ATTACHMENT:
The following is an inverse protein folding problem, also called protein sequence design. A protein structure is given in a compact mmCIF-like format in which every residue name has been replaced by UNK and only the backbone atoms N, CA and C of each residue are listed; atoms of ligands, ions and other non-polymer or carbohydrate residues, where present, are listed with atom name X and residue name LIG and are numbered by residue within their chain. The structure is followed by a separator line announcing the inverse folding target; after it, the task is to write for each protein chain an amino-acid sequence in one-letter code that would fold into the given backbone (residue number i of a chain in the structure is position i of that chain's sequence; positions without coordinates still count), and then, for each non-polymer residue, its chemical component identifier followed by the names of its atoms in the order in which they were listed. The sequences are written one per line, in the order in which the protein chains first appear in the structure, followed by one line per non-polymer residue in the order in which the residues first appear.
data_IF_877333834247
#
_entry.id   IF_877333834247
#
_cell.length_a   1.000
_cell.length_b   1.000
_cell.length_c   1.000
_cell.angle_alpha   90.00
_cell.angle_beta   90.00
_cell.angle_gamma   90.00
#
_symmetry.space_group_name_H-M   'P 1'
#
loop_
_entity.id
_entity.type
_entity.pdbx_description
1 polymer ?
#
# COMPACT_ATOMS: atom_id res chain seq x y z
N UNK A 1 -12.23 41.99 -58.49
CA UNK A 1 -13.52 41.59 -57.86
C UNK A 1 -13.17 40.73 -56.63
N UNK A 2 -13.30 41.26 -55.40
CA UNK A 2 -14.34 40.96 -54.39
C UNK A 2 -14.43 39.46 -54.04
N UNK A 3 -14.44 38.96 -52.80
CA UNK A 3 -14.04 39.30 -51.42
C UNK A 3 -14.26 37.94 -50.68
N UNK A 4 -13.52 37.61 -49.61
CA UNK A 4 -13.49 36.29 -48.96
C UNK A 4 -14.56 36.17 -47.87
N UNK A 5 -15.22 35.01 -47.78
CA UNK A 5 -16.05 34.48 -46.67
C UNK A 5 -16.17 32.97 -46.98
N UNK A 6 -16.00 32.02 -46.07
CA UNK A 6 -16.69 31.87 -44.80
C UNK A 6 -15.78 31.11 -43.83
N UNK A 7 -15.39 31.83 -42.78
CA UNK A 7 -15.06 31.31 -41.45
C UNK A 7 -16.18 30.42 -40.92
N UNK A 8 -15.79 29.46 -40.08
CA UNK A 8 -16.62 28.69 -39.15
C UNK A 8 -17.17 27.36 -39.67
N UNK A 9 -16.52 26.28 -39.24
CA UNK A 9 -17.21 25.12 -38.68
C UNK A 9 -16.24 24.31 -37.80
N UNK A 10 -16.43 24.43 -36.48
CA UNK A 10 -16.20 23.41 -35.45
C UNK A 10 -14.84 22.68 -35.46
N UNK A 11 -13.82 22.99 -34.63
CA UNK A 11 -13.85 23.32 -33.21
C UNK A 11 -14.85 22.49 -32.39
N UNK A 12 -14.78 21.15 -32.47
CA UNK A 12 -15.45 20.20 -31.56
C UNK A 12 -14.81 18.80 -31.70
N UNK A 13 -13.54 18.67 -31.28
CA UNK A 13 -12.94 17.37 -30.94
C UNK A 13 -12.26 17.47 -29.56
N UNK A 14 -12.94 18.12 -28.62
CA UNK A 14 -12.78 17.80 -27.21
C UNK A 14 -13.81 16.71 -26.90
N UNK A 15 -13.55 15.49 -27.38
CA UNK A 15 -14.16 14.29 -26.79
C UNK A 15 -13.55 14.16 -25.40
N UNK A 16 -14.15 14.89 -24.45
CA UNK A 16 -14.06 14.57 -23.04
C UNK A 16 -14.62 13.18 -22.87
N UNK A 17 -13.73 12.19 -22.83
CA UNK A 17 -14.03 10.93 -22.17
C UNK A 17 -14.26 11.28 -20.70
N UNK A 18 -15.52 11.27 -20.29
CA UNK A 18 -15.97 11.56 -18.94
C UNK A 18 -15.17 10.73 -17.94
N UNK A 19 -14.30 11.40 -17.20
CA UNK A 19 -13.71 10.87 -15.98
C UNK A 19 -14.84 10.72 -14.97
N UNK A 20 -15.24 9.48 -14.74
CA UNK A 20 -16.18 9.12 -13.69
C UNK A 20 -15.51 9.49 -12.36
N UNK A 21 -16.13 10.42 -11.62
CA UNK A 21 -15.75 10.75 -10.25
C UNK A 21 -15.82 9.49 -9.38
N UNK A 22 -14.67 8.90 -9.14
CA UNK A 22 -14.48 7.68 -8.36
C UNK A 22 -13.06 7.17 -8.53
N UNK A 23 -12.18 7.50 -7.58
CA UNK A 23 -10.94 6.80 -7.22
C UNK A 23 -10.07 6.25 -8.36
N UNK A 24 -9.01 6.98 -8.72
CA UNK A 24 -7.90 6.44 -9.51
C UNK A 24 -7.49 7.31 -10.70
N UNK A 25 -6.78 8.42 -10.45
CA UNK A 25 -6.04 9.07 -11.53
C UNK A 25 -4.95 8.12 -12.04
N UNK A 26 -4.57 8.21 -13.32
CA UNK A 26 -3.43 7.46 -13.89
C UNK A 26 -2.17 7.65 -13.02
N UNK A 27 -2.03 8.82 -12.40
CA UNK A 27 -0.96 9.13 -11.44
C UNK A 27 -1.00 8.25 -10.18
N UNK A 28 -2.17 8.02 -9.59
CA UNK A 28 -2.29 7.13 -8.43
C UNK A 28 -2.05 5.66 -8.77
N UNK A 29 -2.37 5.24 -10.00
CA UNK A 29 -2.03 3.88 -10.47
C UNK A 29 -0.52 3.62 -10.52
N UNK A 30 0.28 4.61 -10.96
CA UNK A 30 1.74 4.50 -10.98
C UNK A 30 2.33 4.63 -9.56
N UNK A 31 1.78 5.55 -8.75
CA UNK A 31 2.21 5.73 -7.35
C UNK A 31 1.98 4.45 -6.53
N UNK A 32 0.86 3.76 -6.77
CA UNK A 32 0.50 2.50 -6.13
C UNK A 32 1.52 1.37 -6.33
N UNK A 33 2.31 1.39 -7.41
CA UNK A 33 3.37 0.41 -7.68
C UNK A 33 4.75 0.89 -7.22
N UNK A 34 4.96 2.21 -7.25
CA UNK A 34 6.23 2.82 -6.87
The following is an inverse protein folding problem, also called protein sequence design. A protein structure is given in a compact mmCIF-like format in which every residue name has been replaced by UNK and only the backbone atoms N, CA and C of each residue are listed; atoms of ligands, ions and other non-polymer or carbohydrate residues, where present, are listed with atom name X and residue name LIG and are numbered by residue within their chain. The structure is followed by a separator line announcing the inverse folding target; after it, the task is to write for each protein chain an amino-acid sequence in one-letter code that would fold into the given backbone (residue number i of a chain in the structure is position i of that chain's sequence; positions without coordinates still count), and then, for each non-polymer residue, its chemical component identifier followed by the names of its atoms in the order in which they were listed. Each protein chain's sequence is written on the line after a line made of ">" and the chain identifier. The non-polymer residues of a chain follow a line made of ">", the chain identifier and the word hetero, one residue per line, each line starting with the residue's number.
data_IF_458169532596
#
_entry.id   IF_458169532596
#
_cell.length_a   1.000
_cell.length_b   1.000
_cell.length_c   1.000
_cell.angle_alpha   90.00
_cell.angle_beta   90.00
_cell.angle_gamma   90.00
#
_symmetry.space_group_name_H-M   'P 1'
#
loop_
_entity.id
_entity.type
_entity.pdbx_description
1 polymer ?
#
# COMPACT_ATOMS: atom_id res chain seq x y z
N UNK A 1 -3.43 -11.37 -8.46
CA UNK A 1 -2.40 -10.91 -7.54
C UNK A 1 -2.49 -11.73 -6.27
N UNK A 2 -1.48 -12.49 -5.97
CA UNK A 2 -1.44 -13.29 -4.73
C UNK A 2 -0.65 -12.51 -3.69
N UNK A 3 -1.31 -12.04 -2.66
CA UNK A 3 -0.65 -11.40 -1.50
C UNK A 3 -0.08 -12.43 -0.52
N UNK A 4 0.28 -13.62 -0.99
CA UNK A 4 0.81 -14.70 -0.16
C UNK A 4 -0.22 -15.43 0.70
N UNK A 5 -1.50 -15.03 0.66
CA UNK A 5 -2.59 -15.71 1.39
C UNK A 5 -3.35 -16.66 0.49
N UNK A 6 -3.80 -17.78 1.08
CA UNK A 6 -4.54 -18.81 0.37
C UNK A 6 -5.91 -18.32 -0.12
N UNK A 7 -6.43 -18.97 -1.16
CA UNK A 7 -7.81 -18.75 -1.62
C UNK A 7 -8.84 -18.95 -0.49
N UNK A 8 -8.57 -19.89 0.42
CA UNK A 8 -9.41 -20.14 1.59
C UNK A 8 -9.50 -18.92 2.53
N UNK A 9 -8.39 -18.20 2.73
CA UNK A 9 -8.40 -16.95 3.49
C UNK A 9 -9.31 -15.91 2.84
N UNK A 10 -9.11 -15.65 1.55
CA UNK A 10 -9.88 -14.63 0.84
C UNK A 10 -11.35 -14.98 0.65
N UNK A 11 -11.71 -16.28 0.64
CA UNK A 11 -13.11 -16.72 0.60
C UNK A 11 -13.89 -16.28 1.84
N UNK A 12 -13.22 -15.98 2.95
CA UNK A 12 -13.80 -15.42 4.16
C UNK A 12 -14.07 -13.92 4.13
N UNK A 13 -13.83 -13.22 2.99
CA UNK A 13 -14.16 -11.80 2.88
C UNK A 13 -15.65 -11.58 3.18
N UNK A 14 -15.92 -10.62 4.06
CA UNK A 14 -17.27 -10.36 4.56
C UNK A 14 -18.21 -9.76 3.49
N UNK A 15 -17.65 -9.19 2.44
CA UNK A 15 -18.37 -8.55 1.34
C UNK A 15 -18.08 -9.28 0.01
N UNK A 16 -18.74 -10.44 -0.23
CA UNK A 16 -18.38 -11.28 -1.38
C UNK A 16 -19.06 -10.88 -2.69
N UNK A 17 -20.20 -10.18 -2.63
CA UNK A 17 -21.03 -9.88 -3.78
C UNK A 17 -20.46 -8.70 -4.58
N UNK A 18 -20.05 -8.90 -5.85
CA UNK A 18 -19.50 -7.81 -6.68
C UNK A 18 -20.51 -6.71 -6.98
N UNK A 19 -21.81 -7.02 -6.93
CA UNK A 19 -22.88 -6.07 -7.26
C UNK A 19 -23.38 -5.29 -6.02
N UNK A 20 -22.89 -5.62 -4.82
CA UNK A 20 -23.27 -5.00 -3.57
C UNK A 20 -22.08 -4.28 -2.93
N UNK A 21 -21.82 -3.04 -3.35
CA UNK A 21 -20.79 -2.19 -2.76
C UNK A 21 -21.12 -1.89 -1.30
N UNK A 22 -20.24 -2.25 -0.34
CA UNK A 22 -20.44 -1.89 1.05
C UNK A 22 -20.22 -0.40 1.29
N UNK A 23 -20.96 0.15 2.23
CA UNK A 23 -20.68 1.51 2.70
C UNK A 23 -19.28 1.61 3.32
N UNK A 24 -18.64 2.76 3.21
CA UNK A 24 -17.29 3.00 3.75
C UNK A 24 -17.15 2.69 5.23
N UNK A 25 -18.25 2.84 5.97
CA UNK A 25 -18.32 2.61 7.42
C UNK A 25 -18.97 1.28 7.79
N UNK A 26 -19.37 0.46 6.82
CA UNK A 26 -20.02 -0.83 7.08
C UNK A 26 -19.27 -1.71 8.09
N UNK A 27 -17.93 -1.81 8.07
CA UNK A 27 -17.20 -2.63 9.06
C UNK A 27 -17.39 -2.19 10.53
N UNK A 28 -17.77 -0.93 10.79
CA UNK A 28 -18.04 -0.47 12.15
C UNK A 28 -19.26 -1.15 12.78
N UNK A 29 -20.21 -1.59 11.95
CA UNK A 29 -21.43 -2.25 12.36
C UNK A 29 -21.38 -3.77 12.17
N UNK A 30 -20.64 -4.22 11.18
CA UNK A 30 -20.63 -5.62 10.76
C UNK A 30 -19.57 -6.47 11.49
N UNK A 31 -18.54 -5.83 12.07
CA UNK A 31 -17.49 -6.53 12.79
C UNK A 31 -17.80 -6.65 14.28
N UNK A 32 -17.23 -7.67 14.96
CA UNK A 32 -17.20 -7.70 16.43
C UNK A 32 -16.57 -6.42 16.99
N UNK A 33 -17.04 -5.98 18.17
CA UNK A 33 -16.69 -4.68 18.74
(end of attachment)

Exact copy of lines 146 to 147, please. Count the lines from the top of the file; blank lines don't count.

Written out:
C UNK A 1 -2.49 -11.73 -6.27
N UNK A 2 -1.48 -12.49 -5.97